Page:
There isn’t really a “best” mouse grip, so don’t worry too much about what sort of grip you prefer. The most important thing is to get a gaming mouse that suits your hand and grip. There are often one or two grip styles that better suit a mouse depending on its size and shape. We go into this in greater detail in our detailed guide on what to look for in a gaming mouse.
Wired vs. Wireless
Even just a few years ago, wired mice easily outperformed their wireless counterparts. However, that just isn’t the case these days. Improvements in wireless technology and the popularity of esports have driven companies to come up with ways to reduce the latency of wireless mice.
Some mice have worse latency than others, but that has everything to do with the mouse itself and nothing to do with whether it’s wired or wireless.
Ultimately, choosing between wired and wireless mice depends more on your budget and preferences than any performance advantage or disadvantage. You can learn more about these preferences in our article on wired vs. wireless mice.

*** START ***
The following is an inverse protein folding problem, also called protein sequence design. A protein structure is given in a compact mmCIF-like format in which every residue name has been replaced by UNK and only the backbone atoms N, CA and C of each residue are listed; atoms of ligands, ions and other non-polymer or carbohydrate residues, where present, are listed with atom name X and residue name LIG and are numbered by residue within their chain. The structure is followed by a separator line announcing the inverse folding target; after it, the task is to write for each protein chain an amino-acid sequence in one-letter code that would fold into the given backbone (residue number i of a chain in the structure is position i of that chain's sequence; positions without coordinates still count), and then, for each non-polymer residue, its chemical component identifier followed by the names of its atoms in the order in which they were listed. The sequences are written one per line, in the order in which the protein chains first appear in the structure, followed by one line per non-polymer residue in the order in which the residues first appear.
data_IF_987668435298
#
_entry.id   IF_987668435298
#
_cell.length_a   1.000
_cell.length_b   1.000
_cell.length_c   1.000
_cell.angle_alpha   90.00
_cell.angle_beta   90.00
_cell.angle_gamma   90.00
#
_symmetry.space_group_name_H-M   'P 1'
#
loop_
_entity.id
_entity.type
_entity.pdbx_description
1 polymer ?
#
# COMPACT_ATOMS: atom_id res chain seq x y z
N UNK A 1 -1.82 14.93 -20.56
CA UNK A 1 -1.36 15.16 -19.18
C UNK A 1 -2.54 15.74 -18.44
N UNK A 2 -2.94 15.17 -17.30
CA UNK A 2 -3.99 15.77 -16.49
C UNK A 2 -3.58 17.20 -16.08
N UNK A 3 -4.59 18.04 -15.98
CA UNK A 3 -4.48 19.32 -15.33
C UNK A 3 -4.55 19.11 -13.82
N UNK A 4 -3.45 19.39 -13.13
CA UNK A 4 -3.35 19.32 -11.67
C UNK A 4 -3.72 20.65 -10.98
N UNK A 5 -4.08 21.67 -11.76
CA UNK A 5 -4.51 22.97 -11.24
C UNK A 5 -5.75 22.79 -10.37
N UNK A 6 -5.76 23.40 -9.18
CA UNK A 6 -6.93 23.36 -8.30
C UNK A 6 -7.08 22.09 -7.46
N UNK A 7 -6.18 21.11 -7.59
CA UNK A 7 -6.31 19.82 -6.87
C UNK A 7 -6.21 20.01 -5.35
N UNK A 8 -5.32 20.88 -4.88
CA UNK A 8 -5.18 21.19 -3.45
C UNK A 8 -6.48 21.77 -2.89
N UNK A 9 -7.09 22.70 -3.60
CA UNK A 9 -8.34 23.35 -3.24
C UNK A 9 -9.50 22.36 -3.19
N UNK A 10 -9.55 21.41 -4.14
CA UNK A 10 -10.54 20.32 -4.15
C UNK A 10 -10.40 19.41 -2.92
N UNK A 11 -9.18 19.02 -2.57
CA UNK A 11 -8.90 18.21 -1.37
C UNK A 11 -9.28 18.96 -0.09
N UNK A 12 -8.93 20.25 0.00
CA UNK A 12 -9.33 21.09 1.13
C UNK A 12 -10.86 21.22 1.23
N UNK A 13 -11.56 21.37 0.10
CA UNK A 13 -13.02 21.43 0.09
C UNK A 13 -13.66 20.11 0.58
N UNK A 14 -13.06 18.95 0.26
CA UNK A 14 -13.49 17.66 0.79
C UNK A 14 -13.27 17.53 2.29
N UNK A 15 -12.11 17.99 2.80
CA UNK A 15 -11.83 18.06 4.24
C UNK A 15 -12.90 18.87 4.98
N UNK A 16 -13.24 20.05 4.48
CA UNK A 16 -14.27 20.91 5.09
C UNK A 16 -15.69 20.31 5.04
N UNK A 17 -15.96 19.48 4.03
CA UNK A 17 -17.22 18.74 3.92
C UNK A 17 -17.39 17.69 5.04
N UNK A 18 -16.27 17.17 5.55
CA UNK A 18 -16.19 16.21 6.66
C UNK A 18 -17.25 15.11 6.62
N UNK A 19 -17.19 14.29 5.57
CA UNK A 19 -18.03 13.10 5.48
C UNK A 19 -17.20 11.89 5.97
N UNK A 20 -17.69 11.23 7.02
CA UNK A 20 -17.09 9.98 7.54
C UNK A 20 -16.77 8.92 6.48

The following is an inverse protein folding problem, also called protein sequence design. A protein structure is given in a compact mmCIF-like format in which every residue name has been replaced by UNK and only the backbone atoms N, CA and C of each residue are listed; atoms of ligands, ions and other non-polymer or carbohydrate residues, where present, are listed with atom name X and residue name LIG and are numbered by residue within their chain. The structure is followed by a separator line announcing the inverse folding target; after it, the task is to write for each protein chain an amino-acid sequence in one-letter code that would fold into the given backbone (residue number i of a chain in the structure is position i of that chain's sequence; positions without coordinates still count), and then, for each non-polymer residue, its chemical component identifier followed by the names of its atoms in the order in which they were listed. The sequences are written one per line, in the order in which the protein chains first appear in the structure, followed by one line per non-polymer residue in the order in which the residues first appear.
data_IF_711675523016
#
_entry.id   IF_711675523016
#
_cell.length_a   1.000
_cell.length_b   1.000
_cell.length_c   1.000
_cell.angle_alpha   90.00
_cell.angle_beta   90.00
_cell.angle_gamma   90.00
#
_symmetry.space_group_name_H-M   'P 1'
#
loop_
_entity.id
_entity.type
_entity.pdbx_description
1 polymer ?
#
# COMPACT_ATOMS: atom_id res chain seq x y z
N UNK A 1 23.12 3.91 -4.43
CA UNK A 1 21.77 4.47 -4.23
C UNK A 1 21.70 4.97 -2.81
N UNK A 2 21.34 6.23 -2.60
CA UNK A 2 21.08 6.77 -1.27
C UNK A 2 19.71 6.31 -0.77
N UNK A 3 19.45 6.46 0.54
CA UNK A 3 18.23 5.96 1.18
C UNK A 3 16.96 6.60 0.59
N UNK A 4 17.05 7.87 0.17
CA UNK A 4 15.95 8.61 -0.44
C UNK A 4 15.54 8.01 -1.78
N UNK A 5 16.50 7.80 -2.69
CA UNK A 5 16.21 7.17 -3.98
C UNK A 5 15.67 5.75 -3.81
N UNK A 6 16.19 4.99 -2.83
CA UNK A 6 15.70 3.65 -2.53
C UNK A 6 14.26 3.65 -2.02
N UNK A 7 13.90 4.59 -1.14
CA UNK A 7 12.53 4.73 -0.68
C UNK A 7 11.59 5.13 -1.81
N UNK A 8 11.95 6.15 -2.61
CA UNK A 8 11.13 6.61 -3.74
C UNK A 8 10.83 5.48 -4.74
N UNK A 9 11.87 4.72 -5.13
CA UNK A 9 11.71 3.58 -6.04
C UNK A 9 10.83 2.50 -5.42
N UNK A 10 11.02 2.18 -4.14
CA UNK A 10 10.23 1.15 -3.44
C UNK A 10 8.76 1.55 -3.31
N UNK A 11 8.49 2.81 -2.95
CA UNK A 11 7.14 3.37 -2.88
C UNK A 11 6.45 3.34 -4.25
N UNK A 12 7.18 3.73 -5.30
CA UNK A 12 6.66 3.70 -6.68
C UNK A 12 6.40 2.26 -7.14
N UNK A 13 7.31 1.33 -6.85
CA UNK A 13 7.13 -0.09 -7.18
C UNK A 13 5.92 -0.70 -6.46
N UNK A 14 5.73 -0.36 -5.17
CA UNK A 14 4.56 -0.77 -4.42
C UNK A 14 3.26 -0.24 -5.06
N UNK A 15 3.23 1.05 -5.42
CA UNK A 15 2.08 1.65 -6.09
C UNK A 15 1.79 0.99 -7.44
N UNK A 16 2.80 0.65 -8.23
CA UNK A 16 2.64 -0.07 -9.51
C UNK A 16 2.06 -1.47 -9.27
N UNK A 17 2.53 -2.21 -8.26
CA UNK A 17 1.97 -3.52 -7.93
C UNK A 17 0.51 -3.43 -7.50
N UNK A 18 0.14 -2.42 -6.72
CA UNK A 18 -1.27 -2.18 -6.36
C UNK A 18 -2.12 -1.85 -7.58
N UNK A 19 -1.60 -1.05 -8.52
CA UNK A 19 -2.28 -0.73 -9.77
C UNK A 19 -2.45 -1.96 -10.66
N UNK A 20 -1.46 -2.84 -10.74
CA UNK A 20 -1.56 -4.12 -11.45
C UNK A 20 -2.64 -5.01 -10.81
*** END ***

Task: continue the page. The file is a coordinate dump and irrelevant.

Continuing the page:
Choosing a small gaming mouse isn’t as easy as it should be. Having to wade through manufacturer specs to see whether a mouse is suitably sized isn’t most people’s idea of fun. But it is, unfortunately, the reality. So we hope that our list of the best gaming mouse for small hands has helped you find the perfect one for you.
If you don’t have any particular needs to fill beyond the mouse size, the Logitech G305 is a brilliant all-around small mouse. All our other picks target specific gaming or preference niches, making them either must-haves or totally irrelevant depending on your needs. Just remember what you need out of your gaming mouse and choose accordingly.